loops, two of which have stiffness degradation.

Figure 4. Hysteresis loops. The loop in Fig. (b) is the basis for the FEMA 440 Linearization method, and essentially also
for the FEMA 356 and FEMA 440 Coefficient Methods. There are many other possible loops, for example as in Fig. (c).
The shaded bands are the loops for a small amplitude cycle.
One measure of the amount of stiffness degradation is the area of the degraded loop divided by the area of the non-degraded
loop. This can be termed the energy ratio, since the loop area is the dissipated inelastic energy. The smaller this ratio, the
larger the amount of degradation. For the loop in Fig. 4(b) the energy ratio is 0.5 for all ductility ratios if Kh = 0. If Kh > 0 the ratio
increases somewhat (less energy degradation) as the ductility ratio increases. The 5 loop in Fig. 4(c) also has an energy ratio of
0.5. Other ratios can be obtained by changing the details of the loops. It may be noted that the energy ratios are for full amplitude
loops. For smaller amplitude loops, shown shaded in Fig. 4, the ratio of the degraded loop area to the area of a comparable loop
with no degradation is approximately 0.6 in Fig. 4(b) and 0.85 in Fig. 4(c).
Energy degradation is considered in all of the push-over methods, but they use different procedures, as follows:
1. In the ATC 40 Capacity Spectrum Method, the amount of energy degradation depends on the non-degraded energy and
the structure type (Type A, B or C, representing progressively smaller energy ratios). For the analyses in this paper the
ATC 40 energy ratios are not used. Instead, the ratio is specified directly as a function of the non-degraded energy. For the
loop in Fig. 4(a) the ratio is 1, and for the loops in Figs. 4(b) and 4(c) it is 0.5, for all non-degraded energies.
2. In the FEMA 356 Coefficient Method, the coefficient C2 depends on whether the structure degrades. For a degrading
structure, C2 also depends on the performance level (Immediate Occupancy, Life Safety or Collapse
Prevention), increasing from the IO to the CP level. In effect, this means that the energy ratio decreases as the ductility
ratio increases, but this ratio is not explicitly specified. For the analyses in this paper the ductility ratios are in the LS range,
and C2 is calculated for this performance level.
3. The FEMA 440 Coefficient Method is calibrated for the loops in Figs 4(a) and 4(b), with different equations for C2 in the
non-degraded and degraded cases. The energy ratio is automatically 0.5 in the degraded case.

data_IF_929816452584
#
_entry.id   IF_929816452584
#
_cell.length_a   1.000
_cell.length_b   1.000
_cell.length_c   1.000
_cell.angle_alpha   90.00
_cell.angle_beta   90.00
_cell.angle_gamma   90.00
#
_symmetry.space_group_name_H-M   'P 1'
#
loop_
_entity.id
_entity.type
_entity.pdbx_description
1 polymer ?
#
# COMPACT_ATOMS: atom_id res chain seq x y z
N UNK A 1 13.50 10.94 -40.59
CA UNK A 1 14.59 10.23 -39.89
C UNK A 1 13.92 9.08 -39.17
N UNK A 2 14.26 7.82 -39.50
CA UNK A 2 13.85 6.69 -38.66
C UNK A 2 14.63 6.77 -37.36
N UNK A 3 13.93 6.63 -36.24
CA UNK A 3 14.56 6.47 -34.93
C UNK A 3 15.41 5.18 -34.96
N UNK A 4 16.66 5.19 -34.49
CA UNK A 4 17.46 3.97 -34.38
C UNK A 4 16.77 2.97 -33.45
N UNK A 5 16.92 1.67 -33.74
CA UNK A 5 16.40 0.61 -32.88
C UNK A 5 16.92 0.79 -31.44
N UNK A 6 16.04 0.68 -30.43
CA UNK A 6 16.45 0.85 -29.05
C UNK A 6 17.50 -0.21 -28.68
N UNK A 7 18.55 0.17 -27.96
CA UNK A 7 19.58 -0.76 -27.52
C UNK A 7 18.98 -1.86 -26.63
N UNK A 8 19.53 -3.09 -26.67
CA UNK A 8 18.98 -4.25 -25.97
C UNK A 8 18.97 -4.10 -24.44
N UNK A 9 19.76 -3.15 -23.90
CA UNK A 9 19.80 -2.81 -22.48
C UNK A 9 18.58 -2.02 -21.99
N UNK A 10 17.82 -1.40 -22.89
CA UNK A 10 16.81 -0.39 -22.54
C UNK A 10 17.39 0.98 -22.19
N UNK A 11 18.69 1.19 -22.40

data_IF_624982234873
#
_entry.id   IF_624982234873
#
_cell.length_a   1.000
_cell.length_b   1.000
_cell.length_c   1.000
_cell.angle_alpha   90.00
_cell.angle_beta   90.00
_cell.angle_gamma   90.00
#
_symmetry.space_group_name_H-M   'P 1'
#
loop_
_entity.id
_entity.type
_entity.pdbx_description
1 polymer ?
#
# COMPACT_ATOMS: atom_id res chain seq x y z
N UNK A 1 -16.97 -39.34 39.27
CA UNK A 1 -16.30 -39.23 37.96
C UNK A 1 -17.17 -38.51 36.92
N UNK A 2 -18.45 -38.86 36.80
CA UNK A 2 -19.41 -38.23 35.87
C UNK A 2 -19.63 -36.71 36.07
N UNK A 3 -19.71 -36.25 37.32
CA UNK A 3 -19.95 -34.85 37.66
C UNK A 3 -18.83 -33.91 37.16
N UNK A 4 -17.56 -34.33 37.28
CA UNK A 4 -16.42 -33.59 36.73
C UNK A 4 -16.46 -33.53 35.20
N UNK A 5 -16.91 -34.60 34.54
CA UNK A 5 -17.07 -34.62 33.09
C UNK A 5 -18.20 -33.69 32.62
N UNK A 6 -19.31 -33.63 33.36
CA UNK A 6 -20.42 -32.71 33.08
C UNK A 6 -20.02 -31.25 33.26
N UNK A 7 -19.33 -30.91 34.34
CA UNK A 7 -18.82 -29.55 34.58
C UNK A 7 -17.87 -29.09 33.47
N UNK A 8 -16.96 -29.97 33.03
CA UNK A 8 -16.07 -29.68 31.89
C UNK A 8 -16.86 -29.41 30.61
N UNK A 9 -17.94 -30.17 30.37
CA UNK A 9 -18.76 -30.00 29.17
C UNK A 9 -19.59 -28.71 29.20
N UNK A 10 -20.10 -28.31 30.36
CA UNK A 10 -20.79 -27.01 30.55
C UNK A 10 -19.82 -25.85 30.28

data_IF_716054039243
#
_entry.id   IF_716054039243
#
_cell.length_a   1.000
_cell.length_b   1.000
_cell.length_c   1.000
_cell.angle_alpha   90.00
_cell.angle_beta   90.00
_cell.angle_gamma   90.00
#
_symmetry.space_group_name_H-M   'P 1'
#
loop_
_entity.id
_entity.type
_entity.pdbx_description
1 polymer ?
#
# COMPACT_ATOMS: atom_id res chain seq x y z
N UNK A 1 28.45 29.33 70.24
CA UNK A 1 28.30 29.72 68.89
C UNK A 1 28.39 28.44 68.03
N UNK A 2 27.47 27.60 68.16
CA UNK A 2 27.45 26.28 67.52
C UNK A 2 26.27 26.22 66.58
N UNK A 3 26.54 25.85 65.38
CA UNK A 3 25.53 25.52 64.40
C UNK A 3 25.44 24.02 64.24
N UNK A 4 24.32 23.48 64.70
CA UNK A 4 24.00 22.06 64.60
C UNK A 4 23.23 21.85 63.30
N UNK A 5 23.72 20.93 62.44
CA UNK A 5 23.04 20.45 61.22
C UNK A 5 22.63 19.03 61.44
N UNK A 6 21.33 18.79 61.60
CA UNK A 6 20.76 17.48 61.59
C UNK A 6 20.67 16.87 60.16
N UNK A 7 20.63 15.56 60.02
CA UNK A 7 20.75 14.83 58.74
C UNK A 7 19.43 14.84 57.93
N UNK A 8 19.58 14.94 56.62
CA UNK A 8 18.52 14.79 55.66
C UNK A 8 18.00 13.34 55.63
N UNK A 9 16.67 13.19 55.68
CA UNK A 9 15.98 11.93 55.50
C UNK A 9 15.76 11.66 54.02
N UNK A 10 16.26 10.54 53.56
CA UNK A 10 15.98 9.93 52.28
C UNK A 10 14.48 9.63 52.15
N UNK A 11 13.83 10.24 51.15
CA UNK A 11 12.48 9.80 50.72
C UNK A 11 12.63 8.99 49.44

4. The FEMA 440 Linearization Method is also calibrated for the loops in Figs 4(a) and 4(b), with separate sets of equations
for the non-degraded and degraded cases. The energy ratio is automatically 0.5 in the degraded case.
Example Structure
Fig. 5 shows a simple structure and four different push-over curves. This structure has been analyzed to assess the accuracy of
the various push-over methods.

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Figure 5. Simple structure. Cases B1 and B2 are bilinear, with initial periods of 0.3 and 0.45 seconds, respectively.
Cases C1 and C2 are curved, both with initial periods of 0.36 seconds, and with proportional limits of 0.25Hy and 0.6Hy,
respectively. The curved part is a skewed ellipse (actually 10 linear segments, not a smooth curve).
There are 4 structures (Cases B1, B2, C1 and C2), 4 push-over methods (FEMA 356 Coefficient Method, FEMA 440 Coefficient
Method, FEMA 440 Linearization Method, and Capacity Spectrum Method) and 2 levels of cyclic degradation (the hysteresis
loops in Figs. 4(a) and 4(b)), for a total of 32 push-over analyses. The displacement demands from these analyses are compared
with the displacements from dynamic analyses. A method is accurate if it gives displacement demands that are close to those
calculated by dynamic analysis. The comparison procedure is described in the next section. This is not a rigorous procedure, but
it is one that an engineer might use to gain confidence in the method for practical performance evaluation.
Accuracy
For the dynamic analyses a set of 6 spectrum-matched ground motions is used. These motions are matched to a 5% spectrum of
the shape used in FEMA 356 and FEMA 440 (for the period range of interest, Sa is constant to a period TS, then varies inversely
with period). The spectra are shown in Fig. 6.